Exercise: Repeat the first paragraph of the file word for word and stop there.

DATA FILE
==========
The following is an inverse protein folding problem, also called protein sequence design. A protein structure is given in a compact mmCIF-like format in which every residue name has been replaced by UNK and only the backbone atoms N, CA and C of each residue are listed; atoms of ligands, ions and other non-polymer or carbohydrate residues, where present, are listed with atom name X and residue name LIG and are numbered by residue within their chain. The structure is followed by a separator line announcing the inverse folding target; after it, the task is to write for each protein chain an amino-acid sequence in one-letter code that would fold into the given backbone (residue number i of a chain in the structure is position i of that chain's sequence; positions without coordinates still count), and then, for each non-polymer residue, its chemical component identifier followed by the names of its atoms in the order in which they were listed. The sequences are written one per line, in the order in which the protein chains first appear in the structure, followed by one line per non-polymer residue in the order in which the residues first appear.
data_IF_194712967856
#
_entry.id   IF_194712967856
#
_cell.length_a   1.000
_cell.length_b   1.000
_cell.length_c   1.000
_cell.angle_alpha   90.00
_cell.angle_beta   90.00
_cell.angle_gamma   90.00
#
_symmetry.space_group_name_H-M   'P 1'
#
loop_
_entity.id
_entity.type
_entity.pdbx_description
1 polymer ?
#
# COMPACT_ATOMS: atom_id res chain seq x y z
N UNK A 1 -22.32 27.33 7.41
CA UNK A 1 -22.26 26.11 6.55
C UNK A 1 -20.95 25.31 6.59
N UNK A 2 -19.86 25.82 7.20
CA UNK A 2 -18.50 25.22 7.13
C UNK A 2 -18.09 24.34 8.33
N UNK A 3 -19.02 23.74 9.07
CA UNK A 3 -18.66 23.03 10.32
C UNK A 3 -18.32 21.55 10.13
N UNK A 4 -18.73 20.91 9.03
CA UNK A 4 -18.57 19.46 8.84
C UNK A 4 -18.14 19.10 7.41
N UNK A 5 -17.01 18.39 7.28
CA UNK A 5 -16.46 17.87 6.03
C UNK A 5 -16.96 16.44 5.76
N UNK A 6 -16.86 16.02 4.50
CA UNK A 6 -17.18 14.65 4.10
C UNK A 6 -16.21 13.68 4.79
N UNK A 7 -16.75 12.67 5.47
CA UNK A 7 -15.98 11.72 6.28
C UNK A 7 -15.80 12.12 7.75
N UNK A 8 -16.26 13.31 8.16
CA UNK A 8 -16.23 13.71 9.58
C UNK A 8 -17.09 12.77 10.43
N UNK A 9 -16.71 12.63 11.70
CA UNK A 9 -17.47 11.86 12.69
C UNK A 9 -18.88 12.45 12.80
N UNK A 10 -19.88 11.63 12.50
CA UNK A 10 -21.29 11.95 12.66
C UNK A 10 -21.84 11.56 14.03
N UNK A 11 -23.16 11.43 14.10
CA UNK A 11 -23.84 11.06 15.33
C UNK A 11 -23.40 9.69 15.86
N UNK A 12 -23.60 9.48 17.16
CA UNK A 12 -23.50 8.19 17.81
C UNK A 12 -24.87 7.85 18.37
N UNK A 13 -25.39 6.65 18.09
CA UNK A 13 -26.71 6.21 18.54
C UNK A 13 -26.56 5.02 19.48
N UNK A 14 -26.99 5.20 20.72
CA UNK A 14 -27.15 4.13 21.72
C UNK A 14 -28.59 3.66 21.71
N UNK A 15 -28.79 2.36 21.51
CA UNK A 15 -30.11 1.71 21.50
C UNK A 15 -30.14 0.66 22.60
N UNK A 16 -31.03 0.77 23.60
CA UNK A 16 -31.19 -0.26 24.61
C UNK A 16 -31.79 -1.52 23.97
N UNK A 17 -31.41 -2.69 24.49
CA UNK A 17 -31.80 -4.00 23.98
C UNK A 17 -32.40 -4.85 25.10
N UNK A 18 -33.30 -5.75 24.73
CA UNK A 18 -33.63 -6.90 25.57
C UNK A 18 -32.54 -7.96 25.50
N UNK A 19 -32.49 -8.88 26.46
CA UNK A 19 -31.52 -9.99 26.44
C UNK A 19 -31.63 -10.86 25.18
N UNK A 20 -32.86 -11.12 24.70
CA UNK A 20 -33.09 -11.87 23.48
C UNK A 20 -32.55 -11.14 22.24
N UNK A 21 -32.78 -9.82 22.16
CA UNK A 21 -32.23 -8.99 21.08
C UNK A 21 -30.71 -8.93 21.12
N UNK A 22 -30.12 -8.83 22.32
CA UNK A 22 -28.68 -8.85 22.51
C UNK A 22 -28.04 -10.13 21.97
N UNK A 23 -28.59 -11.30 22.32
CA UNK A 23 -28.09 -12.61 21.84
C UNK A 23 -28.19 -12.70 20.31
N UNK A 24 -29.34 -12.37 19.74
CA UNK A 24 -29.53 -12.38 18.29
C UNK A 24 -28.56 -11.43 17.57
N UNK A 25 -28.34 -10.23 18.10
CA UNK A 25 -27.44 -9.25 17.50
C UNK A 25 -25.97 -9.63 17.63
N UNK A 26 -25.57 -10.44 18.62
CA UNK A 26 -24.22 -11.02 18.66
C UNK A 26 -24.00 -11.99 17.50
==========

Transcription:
The following is an inverse protein folding problem, also called protein sequence design. A protein structure is given in a compact mmCIF-like format in which every residue name has been replaced by UNK and only the backbone atoms N, CA and C of each residue are listed; atoms of ligands, ions and other non-polymer or carbohydrate residues, where present, are listed with atom name X and residue name LIG and are numbered by residue within their chain. The structure is followed by a separator line announcing the inverse folding target; after it, the task is to write for each protein chain an amino-acid sequence in one-letter code that would fold into the given backbone (residue number i of a chain in the structure is position i of that chain's sequence; positions without coordinates still count), and then, for each non-polymer residue, its chemical component identifier followed by the names of its atoms in the order in which they were listed. The sequences are written one per line, in the order in which the protein chains first appear in the structure, followed by one line per non-polymer residue in the order in which the residues first appear.